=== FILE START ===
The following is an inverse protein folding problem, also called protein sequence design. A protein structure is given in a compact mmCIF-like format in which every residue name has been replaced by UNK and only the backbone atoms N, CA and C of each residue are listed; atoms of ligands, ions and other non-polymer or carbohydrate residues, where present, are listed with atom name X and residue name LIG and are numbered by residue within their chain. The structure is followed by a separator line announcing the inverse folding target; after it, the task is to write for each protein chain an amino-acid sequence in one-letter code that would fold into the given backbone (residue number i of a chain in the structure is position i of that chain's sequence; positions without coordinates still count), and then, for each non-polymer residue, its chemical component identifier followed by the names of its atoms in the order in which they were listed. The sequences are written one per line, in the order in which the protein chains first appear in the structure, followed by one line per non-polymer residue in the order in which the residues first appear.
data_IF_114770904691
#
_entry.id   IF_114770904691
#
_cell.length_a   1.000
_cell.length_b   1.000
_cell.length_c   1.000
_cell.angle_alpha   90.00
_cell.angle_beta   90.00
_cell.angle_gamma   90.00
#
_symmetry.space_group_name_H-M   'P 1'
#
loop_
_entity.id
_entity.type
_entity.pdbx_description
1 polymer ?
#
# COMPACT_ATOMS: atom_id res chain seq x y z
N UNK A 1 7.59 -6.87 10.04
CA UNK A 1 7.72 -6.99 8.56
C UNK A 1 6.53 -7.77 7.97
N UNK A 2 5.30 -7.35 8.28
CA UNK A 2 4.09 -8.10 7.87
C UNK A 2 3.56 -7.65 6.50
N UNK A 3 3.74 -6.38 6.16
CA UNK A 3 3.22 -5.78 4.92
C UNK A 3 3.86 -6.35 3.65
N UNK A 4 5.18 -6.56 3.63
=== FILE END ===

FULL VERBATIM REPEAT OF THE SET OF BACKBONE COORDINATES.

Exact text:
The following is an inverse protein folding problem, also called protein sequence design. A protein structure is given in a compact mmCIF-like format in which every residue name has been replaced by UNK and only the backbone atoms N, CA and C of each residue are listed; atoms of ligands, ions and other non-polymer or carbohydrate residues, where present, are listed with atom name X and residue name LIG and are numbered by residue within their chain. The structure is followed by a separator line announcing the inverse folding target; after it, the task is to write for each protein chain an amino-acid sequence in one-letter code that would fold into the given backbone (residue number i of a chain in the structure is position i of that chain's sequence; positions without coordinates still count), and then, for each non-polymer residue, its chemical component identifier followed by the names of its atoms in the order in which they were listed. The sequences are written one per line, in the order in which the protein chains first appear in the structure, followed by one line per non-polymer residue in the order in which the residues first appear.
data_IF_114770904691
#
_entry.id   IF_114770904691
#
_cell.length_a   1.000
_cell.length_b   1.000
_cell.length_c   1.000
_cell.angle_alpha   90.00
_cell.angle_beta   90.00
_cell.angle_gamma   90.00
#
_symmetry.space_group_name_H-M   'P 1'
#
loop_
_entity.id
_entity.type
_entity.pdbx_description
1 polymer ?
#
# COMPACT_ATOMS: atom_id res chain seq x y z
N UNK A 1 7.59 -6.87 10.04
CA UNK A 1 7.72 -6.99 8.56
C UNK A 1 6.53 -7.77 7.97
N UNK A 2 5.30 -7.35 8.28
CA UNK A 2 4.09 -8.10 7.87
C UNK A 2 3.56 -7.65 6.50
N UNK A 3 3.74 -6.38 6.16
CA UNK A 3 3.22 -5.78 4.92
C UNK A 3 3.86 -6.35 3.65
N UNK A 4 5.18 -6.56 3.63